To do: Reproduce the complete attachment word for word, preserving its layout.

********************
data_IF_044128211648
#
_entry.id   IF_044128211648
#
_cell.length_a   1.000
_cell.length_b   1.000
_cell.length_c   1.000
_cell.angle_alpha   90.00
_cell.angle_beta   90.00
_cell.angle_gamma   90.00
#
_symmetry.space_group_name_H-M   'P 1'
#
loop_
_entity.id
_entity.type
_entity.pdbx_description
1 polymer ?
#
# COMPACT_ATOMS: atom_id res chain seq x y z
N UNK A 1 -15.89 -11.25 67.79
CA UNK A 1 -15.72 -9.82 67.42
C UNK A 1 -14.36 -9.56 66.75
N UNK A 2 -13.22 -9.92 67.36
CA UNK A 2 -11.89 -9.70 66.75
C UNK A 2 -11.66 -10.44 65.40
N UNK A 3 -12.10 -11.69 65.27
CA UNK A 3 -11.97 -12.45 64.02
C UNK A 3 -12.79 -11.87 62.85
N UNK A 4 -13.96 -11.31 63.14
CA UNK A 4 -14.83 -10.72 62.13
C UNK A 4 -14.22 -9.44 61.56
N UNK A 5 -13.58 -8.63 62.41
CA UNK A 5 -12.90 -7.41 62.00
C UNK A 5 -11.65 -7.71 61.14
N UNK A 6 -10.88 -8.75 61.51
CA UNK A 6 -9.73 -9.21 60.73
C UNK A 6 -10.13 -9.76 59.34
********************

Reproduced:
data_IF_044128211648
#
_entry.id   IF_044128211648
#
_cell.length_a   1.000
_cell.length_b   1.000
_cell.length_c   1.000
_cell.angle_alpha   90.00
_cell.angle_beta   90.00
_cell.angle_gamma   90.00
#
_symmetry.space_group_name_H-M   'P 1'
#
loop_
_entity.id
_entity.type
_entity.pdbx_description
1 polymer ?
#
# COMPACT_ATOMS: atom_id res chain seq x y z
N UNK A 1 -15.89 -11.25 67.79
CA UNK A 1 -15.72 -9.82 67.42
C UNK A 1 -14.36 -9.56 66.75
N UNK A 2 -13.22 -9.92 67.36
CA UNK A 2 -11.89 -9.70 66.75
C UNK A 2 -11.66 -10.44 65.40
N UNK A 3 -12.10 -11.69 65.27
CA UNK A 3 -11.97 -12.45 64.02
C UNK A 3 -12.79 -11.87 62.85
N UNK A 4 -13.96 -11.31 63.14
CA UNK A 4 -14.83 -10.72 62.13
C UNK A 4 -14.22 -9.44 61.56
N UNK A 5 -13.58 -8.63 62.41
CA UNK A 5 -12.90 -7.41 62.00
C UNK A 5 -11.65 -7.71 61.14
N UNK A 6 -10.88 -8.75 61.51
CA UNK A 6 -9.73 -9.21 60.73
C UNK A 6 -10.13 -9.76 59.34